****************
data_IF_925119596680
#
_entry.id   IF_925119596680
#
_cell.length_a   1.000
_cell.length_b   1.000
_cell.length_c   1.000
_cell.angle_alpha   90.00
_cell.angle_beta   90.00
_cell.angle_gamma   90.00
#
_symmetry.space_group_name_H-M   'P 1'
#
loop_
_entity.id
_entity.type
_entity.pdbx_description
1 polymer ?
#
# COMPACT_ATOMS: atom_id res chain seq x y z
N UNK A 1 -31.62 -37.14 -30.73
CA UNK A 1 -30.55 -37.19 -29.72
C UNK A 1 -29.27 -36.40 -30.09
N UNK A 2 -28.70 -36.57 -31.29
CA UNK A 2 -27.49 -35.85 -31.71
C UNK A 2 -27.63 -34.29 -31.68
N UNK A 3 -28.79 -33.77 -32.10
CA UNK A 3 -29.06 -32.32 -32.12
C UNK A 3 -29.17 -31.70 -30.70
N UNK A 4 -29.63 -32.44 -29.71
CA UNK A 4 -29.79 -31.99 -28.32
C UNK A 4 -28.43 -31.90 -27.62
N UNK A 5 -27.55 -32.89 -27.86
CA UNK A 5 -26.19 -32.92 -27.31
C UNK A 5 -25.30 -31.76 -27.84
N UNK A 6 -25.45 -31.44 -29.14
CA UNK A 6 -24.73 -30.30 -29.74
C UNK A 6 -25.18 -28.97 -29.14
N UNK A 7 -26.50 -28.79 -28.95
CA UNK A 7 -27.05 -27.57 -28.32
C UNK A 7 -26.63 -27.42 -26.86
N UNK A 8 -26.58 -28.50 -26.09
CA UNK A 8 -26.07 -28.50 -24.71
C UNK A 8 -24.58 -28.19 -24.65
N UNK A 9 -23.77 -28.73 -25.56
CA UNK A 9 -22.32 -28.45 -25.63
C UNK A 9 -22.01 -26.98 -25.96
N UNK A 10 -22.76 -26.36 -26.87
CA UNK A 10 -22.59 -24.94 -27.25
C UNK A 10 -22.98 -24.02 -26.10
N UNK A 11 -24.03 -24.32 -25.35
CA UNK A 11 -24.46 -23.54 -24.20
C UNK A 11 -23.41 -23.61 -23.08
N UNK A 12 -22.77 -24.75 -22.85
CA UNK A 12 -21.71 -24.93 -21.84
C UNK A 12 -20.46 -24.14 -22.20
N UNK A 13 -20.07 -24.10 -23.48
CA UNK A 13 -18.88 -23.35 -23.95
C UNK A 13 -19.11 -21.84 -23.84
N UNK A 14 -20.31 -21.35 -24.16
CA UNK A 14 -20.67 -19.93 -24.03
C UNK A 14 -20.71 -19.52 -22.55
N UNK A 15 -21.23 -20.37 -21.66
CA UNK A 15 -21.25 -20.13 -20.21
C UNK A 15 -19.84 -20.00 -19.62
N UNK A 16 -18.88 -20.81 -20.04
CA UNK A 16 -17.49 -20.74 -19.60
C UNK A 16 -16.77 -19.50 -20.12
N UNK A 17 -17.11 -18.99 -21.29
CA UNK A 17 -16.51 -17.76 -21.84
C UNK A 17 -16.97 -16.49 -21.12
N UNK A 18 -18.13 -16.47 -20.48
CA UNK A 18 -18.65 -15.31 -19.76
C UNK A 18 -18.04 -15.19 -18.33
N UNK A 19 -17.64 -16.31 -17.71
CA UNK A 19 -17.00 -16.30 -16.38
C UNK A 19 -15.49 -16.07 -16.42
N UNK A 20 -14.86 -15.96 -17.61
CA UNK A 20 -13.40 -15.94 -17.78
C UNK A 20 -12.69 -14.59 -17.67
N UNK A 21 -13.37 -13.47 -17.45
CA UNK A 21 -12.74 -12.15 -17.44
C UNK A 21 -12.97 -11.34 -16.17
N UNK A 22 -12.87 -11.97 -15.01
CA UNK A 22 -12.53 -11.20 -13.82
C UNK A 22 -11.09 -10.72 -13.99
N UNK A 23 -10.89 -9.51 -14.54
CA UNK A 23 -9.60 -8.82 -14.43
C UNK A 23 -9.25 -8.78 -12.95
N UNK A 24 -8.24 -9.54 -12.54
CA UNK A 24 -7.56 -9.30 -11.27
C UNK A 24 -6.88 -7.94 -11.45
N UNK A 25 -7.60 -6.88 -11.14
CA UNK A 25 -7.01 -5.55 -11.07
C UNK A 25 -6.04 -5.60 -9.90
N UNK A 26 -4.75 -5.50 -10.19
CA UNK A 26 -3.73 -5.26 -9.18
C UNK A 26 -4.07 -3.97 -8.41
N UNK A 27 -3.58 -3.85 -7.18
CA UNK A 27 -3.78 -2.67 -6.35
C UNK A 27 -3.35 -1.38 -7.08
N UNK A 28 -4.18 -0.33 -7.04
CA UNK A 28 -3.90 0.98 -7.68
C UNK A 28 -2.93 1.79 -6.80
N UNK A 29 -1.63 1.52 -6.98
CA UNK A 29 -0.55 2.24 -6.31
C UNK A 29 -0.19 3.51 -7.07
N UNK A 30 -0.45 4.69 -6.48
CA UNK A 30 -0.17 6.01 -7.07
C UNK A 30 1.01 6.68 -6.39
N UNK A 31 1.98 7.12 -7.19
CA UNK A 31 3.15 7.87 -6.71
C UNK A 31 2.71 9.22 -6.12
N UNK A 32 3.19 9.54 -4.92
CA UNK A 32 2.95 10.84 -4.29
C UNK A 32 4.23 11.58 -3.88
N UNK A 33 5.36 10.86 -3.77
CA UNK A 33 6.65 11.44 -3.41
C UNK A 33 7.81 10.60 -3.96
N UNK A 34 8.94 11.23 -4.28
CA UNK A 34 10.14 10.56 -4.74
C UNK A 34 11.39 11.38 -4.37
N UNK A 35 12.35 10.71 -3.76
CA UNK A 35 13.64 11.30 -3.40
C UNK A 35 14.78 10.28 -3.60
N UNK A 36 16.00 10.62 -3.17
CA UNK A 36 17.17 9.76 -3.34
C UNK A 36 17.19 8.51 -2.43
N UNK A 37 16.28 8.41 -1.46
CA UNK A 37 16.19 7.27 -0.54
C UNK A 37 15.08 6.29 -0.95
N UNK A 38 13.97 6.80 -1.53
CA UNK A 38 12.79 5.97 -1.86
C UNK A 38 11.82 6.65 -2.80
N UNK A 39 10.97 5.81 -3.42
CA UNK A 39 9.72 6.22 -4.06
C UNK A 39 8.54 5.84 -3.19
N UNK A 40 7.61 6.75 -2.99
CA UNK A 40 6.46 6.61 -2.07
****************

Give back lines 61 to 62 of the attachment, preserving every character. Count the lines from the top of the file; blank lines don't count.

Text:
CA UNK A 14 -20.67 -19.93 -24.03
C UNK A 14 -20.71 -19.52 -22.55